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Environmental Health Perspectives

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Research October 2015 | Volume 123 | Issue 10

Environ Health Perspect; DOI:10.1289/ehp.1409151

Transdermal Uptake of Diethyl Phthalate and Di(n-butyl) Phthalate Directly from Air: Experimental Verification

Charles J. Weschler,1,2 Gabriel Bekö,2 Holger M. Koch,3 Tunga Salthammer,4 Tobias Schripp,4 Jørn Toftum,2 and Geo Clausen2

Author Affiliations open
1Environmental and Occupational Health Sciences Institute, Rutgers University, Piscataway, New Jersey, USA; 2International Centre for Indoor Environment and Energy, Department of Civil Engineering, Technical University of Denmark, Lyngby, Denmark; 3Institute for Prevention and Occupational Medicine of the German Social Accident Insurance, Institute of the Ruhr-Universität Bochum (IPA), Bochum, Germany; 4Department of Material Analysis and Indoor Chemistry, Fraunhofer WKI, Braunschweig, Germany

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  • Background: Fundamental considerations indicate that, for certain phthalate esters, dermal absorption from air is an uptake pathway that is comparable to or greater than inhalation. Yet this pathway has not been experimentally evaluated and has been largely overlooked when assessing uptake of phthalate esters.

    Objectives: This study investigated transdermal uptake, directly from air, of diethyl phthalate (DEP) and di(n-butyl) phthalate (DnBP) in humans.

    Methods: In a series of experiments, six human participants were exposed for 6 hr in a chamber containing deliberately elevated air concentrations of DEP and DnBP. The participants either wore a hood and breathed air with phthalate concentrations substantially below those in the chamber or did not wear a hood and breathed chamber air. All urinations were collected from initiation of exposure until 54 hr later. Metabolites of DEP and DnBP were measured in these samples and extrapolated to parent phthalate intakes, corrected for background and hood air exposures.

    Results: For DEP, the median dermal uptake directly from air was 4.0 μg/(μg/m3 in air) compared with an inhalation intake of 3.8 μg/(μg/m3 in air). For DnBP, the median dermal uptake from air was 3.1 μg/(μg/m3 in air) compared with an inhalation intake of 3.9 μg/(μg/m3 in air).

    Conclusions: This study shows that dermal uptake directly from air can be a meaningful exposure pathway for DEP and DnBP. For other semivolatile organic compounds (SVOCs) whose molecular weight and lipid/air partition coefficient are in the appropriate range, direct absorption from air is also anticipated to be significant.

  • Citation: Weschler CJ, Bekö G, Koch HM, Salthammer T, Schripp T, Toftum J, Clausen G. 2015. Transdermal uptake of diethyl phthalate and di(n-butyl) phthalate directly from air: experimental verification. Environ Health Perspect 123:928–934;

    Address correspondence to C.J. Weschler, Environmental and Occupational Health Sciences Institute, Rutgers University, 170 Frelinghuysen Rd., Piscataway, NJ 08854 USA. Telephone: (848) 445-2073. E-mail:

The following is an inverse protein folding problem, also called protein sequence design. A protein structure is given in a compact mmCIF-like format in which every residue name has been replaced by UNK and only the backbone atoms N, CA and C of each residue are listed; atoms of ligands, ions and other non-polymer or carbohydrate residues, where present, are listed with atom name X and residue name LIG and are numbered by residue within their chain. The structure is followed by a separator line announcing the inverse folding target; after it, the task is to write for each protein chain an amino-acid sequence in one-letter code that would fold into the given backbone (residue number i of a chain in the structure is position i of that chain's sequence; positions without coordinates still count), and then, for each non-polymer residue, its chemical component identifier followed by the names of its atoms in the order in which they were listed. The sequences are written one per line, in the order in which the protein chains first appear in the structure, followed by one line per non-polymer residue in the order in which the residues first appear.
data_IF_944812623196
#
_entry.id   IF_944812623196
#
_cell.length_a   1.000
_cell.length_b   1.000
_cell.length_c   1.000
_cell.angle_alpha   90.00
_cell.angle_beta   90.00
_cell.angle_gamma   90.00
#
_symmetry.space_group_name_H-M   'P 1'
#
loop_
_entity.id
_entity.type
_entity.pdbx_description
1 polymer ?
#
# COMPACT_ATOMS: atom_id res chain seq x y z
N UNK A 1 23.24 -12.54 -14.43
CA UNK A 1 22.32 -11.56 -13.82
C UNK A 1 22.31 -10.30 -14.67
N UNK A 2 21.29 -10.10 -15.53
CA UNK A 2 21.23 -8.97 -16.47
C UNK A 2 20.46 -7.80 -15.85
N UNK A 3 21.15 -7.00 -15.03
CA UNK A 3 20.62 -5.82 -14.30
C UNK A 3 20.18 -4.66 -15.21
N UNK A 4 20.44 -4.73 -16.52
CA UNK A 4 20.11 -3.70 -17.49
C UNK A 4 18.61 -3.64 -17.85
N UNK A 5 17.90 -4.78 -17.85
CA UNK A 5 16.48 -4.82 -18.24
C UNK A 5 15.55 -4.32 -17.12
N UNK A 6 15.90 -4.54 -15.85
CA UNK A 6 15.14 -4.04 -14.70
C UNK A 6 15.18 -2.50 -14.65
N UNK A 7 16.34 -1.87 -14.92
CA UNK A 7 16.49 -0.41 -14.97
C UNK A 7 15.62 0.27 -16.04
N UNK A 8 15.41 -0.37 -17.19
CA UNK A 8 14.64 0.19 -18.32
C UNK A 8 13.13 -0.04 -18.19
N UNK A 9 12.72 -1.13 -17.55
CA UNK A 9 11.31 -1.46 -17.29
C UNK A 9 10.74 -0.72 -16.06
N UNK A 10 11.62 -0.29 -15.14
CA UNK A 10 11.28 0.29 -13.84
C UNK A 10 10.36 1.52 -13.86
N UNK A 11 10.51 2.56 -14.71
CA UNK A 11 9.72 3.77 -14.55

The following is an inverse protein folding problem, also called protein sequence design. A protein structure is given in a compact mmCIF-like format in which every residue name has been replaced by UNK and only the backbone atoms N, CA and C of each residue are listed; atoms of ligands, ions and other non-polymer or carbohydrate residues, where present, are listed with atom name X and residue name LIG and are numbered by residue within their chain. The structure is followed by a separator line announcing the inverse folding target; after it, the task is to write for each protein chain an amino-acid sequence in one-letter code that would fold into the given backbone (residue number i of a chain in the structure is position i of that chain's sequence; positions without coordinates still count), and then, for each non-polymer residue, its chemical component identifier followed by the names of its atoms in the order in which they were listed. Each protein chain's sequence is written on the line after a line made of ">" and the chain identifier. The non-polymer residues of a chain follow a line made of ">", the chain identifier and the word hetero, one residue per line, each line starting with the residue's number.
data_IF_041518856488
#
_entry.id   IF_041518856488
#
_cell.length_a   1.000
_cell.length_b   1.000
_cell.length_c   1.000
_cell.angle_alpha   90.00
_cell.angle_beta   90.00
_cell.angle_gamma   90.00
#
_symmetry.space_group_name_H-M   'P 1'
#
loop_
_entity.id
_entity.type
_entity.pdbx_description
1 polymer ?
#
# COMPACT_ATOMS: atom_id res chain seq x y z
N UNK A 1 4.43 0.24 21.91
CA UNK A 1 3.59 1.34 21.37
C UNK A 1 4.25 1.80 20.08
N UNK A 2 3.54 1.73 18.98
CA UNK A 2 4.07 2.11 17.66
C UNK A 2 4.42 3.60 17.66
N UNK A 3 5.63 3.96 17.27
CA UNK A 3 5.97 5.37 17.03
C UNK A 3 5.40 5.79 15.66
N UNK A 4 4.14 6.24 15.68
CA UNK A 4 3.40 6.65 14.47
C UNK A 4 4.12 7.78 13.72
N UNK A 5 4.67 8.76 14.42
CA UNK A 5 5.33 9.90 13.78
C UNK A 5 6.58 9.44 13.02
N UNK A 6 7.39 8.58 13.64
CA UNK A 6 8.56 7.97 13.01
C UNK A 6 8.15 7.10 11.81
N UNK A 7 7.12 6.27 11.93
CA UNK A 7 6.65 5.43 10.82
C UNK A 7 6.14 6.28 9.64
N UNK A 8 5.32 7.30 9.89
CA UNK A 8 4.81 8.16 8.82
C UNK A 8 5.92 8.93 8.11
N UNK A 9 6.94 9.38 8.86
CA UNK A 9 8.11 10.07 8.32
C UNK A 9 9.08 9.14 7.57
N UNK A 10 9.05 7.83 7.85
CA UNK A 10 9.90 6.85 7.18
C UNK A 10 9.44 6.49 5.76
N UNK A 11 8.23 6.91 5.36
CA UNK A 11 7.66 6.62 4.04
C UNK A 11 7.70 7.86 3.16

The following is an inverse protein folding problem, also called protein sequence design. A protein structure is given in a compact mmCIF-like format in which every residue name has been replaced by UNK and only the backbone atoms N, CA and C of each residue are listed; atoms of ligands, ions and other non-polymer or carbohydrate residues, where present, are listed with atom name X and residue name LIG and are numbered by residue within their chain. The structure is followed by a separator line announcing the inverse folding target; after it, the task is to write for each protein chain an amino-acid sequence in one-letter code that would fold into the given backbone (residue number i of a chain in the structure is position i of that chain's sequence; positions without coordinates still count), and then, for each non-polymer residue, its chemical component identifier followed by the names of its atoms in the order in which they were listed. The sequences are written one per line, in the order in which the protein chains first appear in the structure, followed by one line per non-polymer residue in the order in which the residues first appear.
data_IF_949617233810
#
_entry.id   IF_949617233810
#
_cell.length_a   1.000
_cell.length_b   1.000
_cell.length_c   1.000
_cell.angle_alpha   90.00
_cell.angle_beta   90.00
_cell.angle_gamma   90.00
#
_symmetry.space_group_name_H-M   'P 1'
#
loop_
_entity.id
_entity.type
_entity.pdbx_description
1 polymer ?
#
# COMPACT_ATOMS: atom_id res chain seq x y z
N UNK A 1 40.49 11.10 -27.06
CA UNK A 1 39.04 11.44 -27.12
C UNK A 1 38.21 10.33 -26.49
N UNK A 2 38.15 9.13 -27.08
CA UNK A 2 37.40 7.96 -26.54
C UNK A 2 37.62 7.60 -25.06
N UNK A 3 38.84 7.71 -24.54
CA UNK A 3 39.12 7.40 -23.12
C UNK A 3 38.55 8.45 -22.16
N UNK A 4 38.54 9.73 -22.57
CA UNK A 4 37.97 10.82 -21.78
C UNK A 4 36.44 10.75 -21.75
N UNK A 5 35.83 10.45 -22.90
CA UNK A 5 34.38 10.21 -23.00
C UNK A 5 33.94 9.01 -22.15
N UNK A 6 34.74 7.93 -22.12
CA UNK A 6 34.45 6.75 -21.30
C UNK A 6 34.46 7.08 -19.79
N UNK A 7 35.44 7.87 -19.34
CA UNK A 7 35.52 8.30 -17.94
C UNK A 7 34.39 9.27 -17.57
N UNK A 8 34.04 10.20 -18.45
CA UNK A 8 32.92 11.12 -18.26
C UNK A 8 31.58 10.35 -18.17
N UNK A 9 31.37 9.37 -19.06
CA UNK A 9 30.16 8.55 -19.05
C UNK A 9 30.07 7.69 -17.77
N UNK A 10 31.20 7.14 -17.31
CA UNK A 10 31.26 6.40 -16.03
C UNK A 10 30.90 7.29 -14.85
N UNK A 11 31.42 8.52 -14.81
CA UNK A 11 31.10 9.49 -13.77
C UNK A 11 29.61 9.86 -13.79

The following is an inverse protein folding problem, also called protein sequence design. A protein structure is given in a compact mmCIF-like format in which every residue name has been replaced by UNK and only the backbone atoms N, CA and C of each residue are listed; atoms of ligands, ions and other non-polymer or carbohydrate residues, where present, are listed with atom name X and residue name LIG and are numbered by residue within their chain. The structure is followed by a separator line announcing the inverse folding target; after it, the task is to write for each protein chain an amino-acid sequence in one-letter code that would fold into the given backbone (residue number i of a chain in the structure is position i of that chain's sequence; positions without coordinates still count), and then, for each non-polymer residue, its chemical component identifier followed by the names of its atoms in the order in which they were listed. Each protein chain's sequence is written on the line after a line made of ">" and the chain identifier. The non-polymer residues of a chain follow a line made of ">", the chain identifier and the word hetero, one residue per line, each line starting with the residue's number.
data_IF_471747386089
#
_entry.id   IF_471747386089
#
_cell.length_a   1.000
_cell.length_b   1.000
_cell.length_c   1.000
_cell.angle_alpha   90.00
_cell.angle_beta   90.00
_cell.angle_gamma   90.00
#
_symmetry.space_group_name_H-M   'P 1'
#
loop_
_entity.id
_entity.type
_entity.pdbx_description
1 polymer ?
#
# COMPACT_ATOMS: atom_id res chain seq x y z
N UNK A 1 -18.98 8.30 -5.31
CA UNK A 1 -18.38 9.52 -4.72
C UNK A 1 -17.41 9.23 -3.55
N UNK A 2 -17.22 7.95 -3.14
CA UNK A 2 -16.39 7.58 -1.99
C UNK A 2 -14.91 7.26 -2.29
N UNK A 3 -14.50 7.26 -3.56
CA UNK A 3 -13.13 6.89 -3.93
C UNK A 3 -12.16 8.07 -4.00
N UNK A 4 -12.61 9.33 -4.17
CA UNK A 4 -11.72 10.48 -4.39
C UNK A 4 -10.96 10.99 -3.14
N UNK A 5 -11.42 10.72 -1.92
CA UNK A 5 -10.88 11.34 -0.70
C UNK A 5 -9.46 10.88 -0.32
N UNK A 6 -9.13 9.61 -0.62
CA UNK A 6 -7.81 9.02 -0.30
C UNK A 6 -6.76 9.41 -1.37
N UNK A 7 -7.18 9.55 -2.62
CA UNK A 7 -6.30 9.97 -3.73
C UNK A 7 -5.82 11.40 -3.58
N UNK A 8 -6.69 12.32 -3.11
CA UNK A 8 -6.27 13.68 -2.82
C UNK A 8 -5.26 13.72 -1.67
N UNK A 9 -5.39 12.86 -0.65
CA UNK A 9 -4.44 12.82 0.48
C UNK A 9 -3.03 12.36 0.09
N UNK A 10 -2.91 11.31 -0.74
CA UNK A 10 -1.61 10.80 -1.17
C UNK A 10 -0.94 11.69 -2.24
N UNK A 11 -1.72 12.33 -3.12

We are grateful to N. Ziersen and L.B. Weschler for their assistance with these experiments, to the participants for their time and care following the restrictions that were part of this study, and to G. Morrison for useful comments and suggestions throughout.

    The authors declare they have no actual or potential competing financial interests.

    Received: 30 August 2014
    Accepted: 3 April 2015
    Advance Publication: 7 April 2015
    Final Publication: 1 October 2015

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Selected phthalates have been associated with multiple health effects, including children’s neurodevelopment (Kim Y et al. 2011; Whyatt et al. 2012), altered genital development (Swan et al. 2005), respiratory problems (Jaakkola and Knight 2008), oxidative stress (Ferguson et al. 2011), obesity (Hatch et al. 2010), and the development of diabetes (Svensson et al. 2011). Phthalates are used in a wide variety of consumer products (Dodson et al. 2012), and their metabolites are commonly found in human urine (Koch et al. 2011; Langer et al. 2014; Zota et al. 2014). Several studies have assessed the relative contribution of diet, dust ingestion, inhalation, or dermal absorption to the total level of selected phthalates in humans (Bekö et al. 2013; Gaspar et al. 2014; Guo and Kannan 2011; Koch et al. 2013; Wittassek et al. 2011; Wormuth et al. 2006). Prior to 2012, assessments of the dermal pathway focused on contact transfer, including transfer from dust deposited on skin. Kissel (2011) argued that dermal absorption has been underestimated in many studies that have used an inappropriate metric (percent absorption) to assess dermal uptake. Prompted by his critique, there has been recent interest in dermal absorption of phthalates and other semivolatile organic compounds (SVOCs) directly from air (Weschler and Nazaroff 2012, 2014; Gong et al. 2014b). Numerous experimental studies have demonstrated that certain volatile organic compounds (VOCs) are dermally absorbed from air at rates that are comparable to their intake via inhalation (e.g., Bader et al. 2008; Piotrowski 1967, 1971; other references in Weschler and Nazaroff 2014). Although fundamental physical–chemical considerations indicate that the same should be true for certain SVOCs, we are aware of no investigations that have measured direct dermal uptake from air for any SVOC.